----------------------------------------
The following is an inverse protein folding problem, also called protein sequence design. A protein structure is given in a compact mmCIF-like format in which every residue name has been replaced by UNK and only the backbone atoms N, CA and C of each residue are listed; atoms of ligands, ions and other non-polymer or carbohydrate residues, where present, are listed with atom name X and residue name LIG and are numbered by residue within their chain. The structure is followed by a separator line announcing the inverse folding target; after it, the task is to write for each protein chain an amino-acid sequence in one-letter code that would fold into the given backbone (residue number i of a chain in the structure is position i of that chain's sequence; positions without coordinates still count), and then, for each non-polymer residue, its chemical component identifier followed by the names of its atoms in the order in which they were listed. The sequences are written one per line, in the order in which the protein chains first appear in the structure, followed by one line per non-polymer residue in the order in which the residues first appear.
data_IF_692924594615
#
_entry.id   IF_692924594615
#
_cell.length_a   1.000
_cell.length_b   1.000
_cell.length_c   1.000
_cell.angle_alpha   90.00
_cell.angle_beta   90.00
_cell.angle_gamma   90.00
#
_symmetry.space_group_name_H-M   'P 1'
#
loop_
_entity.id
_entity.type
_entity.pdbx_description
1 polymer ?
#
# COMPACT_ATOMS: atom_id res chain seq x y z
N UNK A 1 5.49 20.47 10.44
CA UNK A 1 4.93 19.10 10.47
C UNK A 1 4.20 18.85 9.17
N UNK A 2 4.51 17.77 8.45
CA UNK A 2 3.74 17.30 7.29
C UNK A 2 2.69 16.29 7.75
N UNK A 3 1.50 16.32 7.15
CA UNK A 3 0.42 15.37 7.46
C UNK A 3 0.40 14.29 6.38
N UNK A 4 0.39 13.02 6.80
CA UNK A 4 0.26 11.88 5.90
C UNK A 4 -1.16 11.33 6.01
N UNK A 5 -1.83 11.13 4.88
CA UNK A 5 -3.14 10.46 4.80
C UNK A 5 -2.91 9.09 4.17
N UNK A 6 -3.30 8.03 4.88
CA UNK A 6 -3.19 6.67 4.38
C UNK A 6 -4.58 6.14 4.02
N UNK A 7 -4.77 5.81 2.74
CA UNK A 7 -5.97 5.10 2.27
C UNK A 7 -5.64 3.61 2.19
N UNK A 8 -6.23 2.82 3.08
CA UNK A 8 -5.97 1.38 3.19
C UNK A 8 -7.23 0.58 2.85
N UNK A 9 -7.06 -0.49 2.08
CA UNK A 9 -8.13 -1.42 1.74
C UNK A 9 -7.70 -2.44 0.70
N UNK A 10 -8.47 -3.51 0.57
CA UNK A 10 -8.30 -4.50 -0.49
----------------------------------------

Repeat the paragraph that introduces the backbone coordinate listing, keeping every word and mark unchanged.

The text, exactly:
The following is an inverse protein folding problem, also called protein sequence design. A protein structure is given in a compact mmCIF-like format in which every residue name has been replaced by UNK and only the backbone atoms N, CA and C of each residue are listed; atoms of ligands, ions and other non-polymer or carbohydrate residues, where present, are listed with atom name X and residue name LIG and are numbered by residue within their chain. The structure is followed by a separator line announcing the inverse folding target; after it, the task is to write for each protein chain an amino-acid sequence in one-letter code that would fold into the given backbone (residue number i of a chain in the structure is position i of that chain's sequence; positions without coordinates still count), and then, for each non-polymer residue, its chemical component identifier followed by the names of its atoms in the order in which they were listed. The sequences are written one per line, in the order in which the protein chains first appear in the structure, followed by one line per non-polymer residue in the order in which the residues first appear.